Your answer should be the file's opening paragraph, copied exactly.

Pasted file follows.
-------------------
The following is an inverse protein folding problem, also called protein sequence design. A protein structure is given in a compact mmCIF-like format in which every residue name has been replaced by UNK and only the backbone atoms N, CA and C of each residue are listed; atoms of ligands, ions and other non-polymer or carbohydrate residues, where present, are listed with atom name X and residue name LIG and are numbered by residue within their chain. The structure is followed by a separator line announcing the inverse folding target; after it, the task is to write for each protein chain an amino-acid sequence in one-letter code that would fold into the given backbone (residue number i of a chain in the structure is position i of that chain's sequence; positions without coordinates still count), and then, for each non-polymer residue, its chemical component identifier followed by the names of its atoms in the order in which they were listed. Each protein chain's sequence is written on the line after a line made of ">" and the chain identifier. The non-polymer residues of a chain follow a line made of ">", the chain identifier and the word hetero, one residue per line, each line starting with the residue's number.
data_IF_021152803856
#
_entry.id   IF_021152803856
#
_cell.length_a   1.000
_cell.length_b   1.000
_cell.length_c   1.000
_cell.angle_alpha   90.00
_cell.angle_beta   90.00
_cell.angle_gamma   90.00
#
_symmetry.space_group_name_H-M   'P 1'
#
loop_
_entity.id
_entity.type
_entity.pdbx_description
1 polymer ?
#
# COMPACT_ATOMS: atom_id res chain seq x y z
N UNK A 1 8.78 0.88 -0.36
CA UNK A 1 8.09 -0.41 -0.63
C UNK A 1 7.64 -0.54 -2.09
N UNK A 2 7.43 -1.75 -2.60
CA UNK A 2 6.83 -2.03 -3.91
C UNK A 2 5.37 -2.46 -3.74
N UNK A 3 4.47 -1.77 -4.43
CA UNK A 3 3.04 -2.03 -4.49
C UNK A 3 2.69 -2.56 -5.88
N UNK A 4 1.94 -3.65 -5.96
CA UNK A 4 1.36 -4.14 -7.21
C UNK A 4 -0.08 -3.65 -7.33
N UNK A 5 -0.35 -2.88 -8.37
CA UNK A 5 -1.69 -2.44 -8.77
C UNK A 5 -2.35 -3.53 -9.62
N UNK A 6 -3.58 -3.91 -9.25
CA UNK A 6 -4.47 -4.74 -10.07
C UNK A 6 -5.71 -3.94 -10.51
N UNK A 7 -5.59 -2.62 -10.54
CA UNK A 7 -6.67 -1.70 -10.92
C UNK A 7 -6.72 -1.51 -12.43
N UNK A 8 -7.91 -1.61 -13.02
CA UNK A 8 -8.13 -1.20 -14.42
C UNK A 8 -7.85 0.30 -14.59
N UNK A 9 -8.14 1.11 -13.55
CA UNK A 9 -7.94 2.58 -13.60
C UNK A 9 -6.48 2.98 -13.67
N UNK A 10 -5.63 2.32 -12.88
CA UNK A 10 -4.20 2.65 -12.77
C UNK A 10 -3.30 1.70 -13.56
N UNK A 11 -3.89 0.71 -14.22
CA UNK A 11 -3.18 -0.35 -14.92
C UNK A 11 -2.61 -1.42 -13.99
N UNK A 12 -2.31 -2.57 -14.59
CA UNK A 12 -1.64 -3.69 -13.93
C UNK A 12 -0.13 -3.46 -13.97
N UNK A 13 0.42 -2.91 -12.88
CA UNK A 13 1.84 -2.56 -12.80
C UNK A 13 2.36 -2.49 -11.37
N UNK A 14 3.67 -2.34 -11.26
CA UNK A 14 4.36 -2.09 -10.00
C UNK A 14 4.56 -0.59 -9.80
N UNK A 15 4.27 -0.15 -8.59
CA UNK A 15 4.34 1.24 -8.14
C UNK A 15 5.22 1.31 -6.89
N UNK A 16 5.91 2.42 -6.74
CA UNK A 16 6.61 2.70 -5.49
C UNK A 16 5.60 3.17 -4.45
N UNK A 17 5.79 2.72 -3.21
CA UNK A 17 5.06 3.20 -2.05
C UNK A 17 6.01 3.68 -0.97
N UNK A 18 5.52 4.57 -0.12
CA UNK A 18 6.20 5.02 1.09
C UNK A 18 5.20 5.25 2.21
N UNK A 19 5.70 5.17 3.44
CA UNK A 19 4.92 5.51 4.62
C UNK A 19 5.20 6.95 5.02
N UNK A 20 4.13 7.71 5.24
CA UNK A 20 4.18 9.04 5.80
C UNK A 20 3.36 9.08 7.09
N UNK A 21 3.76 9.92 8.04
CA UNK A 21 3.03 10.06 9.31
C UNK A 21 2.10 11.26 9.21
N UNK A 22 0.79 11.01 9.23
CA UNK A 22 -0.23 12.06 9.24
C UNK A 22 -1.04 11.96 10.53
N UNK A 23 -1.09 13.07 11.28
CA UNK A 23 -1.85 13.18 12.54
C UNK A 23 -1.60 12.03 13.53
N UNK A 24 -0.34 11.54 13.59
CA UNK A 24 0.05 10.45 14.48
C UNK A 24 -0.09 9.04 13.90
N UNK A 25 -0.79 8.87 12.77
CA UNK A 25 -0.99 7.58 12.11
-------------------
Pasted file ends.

The following is an inverse protein folding problem, also called protein sequence design. A protein structure is given in a compact mmCIF-like format in which every residue name has been replaced by UNK and only the backbone atoms N, CA and C of each residue are listed; atoms of ligands, ions and other non-polymer or carbohydrate residues, where present, are listed with atom name X and residue name LIG and are numbered by residue within their chain. The structure is followed by a separator line announcing the inverse folding target; after it, the task is to write for each protein chain an amino-acid sequence in one-letter code that would fold into the given backbone (residue number i of a chain in the structure is position i of that chain's sequence; positions without coordinates still count), and then, for each non-polymer residue, its chemical component identifier followed by the names of its atoms in the order in which they were listed. Each protein chain's sequence is written on the line after a line made of ">" and the chain identifier. The non-polymer residues of a chain follow a line made of ">", the chain identifier and the word hetero, one residue per line, each line starting with the residue's number.